Monday, October 13, 2008


What do you give a ufologist for his birthday?

What a great weekend. Thanksgiving turkey (I'm Canadian) for my birthday. My family and a few selected friends spent the day at a secluded cabin along Lake Winnipeg. It was raining heavily, but we still managed to trek along the lake looking for beach glass.

Dinner was marvelous; turkey and all the trimmings, plus a ham, meatballs, cabbage rolls, and both home made pumpkin and apple pie, and a Jeanne's birthday cake. (If you don't know the last one, it's because you don't rate.)

Then the presents. A "life-size" Marvin the Martian sculpture was easily the showpiece. (It's now in its place of honour in our bathroom... glaring at you.) Plus some additional Marvin items, plus some Mothman models (who ever would want to design and mold these is beyond me). Plus some fine wine, And some DVDs, among them the special set of all the Blade Runner movie versions, in a metal case, with many extras including a silver origami crane. (What a wife!)

Then a dash back to the city to help my son on his newspaper delivery route in the rain, then a trip downtown to a film festival to see my daughter's first-ever on-screen movie appearance in an experimental film.

I mention all this because although UFO research is my passion, I put it all into context of what really matters: family and friends. Yes, the UFO stuff is important, but only through the support and encouragement of my family, and my encouragement and support of them.

This is most relevant today because it's my 50th birthday. Yes, I'm officially one of the "elders" of ufology. When I pause to look back at how ufology has changed over the past several decades, I see both progress and stagnation, if not generational amnesia.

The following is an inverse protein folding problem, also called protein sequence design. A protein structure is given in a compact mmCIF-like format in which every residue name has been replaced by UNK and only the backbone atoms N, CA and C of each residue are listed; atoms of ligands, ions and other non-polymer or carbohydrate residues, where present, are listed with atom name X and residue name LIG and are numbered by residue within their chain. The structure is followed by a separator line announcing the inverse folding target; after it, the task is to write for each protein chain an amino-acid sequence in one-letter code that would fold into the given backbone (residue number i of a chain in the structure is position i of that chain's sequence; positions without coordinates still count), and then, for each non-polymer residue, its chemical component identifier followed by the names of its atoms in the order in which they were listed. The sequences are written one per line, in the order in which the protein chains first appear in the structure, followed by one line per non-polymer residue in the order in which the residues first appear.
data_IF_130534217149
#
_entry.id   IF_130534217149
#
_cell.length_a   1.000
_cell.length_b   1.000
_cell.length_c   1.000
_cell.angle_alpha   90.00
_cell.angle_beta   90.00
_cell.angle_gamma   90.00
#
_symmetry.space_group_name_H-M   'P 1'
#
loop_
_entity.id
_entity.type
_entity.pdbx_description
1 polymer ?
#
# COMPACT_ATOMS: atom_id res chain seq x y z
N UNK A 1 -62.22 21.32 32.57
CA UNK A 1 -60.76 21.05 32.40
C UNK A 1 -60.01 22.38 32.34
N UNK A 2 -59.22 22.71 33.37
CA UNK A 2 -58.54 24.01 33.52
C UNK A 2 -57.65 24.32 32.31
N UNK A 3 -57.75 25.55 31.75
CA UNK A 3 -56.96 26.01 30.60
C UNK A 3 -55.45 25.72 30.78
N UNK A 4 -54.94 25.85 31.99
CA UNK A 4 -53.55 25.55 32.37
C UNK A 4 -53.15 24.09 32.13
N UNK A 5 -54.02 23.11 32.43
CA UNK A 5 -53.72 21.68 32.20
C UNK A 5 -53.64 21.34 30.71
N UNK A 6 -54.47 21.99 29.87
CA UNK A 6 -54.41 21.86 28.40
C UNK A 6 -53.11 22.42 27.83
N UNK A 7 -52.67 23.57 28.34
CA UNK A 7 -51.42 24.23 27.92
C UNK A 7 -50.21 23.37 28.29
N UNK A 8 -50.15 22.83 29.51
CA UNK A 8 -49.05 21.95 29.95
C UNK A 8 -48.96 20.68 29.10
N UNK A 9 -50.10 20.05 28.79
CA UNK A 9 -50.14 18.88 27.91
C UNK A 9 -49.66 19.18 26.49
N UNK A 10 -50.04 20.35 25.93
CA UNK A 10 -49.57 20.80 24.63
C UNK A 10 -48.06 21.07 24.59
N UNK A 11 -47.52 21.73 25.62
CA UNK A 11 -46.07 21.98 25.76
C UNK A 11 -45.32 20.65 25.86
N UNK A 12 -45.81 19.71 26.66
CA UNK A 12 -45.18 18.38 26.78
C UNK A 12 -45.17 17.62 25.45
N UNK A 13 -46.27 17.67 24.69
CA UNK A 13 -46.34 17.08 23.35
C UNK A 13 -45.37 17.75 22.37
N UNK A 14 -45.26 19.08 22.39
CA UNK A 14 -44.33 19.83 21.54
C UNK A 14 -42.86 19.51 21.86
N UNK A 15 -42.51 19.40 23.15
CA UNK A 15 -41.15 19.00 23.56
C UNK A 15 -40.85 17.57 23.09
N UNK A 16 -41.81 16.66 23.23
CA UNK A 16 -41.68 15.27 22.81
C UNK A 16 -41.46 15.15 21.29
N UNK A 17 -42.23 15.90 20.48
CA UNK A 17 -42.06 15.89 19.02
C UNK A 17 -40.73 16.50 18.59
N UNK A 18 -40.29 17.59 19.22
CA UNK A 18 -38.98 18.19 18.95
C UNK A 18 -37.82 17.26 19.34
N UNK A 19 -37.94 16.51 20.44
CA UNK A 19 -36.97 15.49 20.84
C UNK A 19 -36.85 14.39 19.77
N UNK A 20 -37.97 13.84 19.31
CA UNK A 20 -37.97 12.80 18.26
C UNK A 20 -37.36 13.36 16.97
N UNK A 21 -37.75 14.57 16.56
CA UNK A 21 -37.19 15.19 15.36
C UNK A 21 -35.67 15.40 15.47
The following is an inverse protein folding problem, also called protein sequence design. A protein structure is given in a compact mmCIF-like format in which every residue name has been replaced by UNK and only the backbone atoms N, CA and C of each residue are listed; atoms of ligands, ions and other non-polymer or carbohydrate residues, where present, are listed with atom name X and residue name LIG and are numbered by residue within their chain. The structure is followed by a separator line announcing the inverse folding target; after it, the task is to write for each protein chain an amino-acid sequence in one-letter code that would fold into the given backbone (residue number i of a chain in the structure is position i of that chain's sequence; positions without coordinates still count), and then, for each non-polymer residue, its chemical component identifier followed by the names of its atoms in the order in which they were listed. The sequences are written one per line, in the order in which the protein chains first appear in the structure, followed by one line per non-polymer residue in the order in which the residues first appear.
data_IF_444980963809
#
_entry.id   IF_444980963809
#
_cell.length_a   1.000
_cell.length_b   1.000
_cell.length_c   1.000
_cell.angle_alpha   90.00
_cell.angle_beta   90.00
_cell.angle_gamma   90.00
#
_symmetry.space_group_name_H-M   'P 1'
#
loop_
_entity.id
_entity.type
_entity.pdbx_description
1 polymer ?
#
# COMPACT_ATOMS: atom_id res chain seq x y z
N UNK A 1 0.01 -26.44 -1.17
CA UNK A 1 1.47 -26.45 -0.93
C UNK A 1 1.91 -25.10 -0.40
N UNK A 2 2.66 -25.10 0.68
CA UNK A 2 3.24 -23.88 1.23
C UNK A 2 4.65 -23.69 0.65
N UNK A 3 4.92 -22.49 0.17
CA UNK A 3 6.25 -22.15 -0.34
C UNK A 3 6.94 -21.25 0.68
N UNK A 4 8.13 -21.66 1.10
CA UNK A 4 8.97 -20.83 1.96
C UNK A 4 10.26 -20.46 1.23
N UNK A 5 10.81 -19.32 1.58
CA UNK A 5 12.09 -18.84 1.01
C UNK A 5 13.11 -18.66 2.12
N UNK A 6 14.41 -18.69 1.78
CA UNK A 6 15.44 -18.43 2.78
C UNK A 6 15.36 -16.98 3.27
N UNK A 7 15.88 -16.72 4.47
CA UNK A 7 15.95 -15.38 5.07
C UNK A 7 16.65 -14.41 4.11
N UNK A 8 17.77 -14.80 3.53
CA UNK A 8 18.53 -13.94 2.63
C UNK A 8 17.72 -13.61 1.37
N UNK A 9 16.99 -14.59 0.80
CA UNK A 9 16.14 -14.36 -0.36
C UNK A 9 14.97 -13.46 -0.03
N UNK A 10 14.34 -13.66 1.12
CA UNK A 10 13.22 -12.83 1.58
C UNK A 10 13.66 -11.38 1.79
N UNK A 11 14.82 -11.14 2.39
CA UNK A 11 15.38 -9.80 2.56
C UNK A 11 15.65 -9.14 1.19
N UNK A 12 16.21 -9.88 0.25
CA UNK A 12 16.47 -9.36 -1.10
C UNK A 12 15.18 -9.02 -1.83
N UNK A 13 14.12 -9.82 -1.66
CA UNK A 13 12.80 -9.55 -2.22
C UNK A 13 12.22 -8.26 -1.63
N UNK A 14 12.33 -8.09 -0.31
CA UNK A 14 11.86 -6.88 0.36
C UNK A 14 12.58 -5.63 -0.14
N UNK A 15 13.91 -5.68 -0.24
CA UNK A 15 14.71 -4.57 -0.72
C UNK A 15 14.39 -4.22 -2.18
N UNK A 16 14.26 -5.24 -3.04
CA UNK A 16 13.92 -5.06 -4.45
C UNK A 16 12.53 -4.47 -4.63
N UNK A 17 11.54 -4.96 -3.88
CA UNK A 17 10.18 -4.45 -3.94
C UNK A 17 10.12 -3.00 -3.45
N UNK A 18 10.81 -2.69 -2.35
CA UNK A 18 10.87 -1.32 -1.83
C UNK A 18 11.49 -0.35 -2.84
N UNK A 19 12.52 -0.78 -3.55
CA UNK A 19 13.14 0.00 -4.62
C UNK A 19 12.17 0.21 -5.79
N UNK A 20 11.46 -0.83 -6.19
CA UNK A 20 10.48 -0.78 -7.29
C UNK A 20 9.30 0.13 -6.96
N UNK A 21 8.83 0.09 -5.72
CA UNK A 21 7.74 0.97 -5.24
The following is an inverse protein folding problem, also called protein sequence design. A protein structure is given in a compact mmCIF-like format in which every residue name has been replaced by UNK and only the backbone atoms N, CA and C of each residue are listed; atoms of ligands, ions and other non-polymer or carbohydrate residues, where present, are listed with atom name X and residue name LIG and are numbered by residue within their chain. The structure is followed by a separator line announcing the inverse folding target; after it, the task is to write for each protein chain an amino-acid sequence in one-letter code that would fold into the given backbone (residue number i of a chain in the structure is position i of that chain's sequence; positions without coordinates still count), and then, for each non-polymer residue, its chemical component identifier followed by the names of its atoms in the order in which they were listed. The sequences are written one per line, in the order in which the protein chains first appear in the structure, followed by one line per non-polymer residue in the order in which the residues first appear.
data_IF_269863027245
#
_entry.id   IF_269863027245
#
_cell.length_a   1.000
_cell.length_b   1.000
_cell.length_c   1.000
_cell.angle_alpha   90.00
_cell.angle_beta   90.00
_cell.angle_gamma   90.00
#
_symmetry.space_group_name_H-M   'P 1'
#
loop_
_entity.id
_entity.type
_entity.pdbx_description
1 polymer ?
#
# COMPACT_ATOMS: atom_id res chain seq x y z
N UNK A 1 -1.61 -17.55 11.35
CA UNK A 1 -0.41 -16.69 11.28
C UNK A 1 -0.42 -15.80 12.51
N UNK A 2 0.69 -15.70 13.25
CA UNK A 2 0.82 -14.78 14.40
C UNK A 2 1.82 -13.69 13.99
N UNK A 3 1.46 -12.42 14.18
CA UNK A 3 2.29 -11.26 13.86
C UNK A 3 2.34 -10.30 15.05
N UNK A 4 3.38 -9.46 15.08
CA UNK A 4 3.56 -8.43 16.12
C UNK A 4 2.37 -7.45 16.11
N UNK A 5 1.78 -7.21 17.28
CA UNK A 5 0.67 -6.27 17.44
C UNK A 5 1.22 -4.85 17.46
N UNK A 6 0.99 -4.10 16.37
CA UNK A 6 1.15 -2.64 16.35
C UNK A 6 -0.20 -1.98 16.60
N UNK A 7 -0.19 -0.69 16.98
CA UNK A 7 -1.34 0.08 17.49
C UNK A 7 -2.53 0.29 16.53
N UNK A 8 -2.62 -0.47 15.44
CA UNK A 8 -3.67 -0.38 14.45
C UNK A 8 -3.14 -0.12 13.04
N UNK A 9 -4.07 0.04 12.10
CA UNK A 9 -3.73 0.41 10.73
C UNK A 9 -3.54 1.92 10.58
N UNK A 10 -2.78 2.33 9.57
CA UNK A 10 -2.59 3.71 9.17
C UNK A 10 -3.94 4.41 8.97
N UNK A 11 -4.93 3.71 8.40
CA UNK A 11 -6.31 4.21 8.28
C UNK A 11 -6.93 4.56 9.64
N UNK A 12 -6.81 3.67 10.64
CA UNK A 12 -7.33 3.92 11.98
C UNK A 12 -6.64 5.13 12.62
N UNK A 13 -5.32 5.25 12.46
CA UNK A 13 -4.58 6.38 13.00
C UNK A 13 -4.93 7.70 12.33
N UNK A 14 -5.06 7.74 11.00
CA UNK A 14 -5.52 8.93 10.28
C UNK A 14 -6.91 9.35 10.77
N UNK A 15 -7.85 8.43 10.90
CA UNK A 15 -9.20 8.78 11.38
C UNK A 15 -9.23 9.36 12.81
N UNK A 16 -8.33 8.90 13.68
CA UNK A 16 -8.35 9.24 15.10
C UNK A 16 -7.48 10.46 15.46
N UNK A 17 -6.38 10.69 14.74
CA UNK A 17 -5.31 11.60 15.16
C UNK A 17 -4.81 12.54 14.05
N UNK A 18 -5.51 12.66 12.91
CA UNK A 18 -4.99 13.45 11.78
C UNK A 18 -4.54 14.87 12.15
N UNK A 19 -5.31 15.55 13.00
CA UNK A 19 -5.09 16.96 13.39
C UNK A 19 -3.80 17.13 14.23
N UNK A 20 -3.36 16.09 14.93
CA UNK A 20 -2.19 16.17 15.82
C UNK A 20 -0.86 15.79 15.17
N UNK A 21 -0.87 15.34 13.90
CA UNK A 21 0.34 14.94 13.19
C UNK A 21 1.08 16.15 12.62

Look at what's hot today: A "mass landing" of the Federation of Light alien emissaries tomorrow, possibly over Alabama. That's soooo 50s contactee-like.

What about the rift between American and European ufology? Still there. American ufology is still focused largely on Roswell and other nuts-and-bolts incidents on its own soil. European ufology is all over the map; there is an amazing amount of investigative research that fails to even make the American radar screens (probably literally too).

I'm currently reading Firestorm, Ann Druffel's biography of James McDonald, who was a topnotch scientist trying to get his stuffed-shirt colleagues to take notice of the UFO phenomenon. The book is a litany of how the USAF and mainstream science completely ignored good UFO cases while getting manipulated by a few "noisy negativists" (as Stan Friedman likes to call them) into making fun of the subject. Letters found in McDonald's files show how debunkers like Philip Klass deliberately smeared McDonald's serious scientific research because they didn't want officials to take him seriously. McDonald committed suicide. because his scientific reputation had been compromise and his work was ridiculed. What had he warned scientists about that they pooh-poohed because of his other UFO-related comments? Depletion of the ozone layer, which in the 1970s seemed absurd.

The attitude of mainstream science towards UFOs has remained unchanged. Good research and interesting studies of significant cases are ignored, while the "giggle factor" is played up. It doesn't help when unscientific UFO proponents get onto the evening news spouting silliness that hurts the overall cause.

So, nothing has changed, has it? The progress that I see lies in the work of a few selected researchers quietly plugging away, largely unnoticed. But the serious, dedicated ufologists see you. And we know who you are.

I raise my glass... to myself, for hanging in there.
I raise my glass... to ufology, the behind-closed-doors research program.
I raise my glass... to life. Such as it is.
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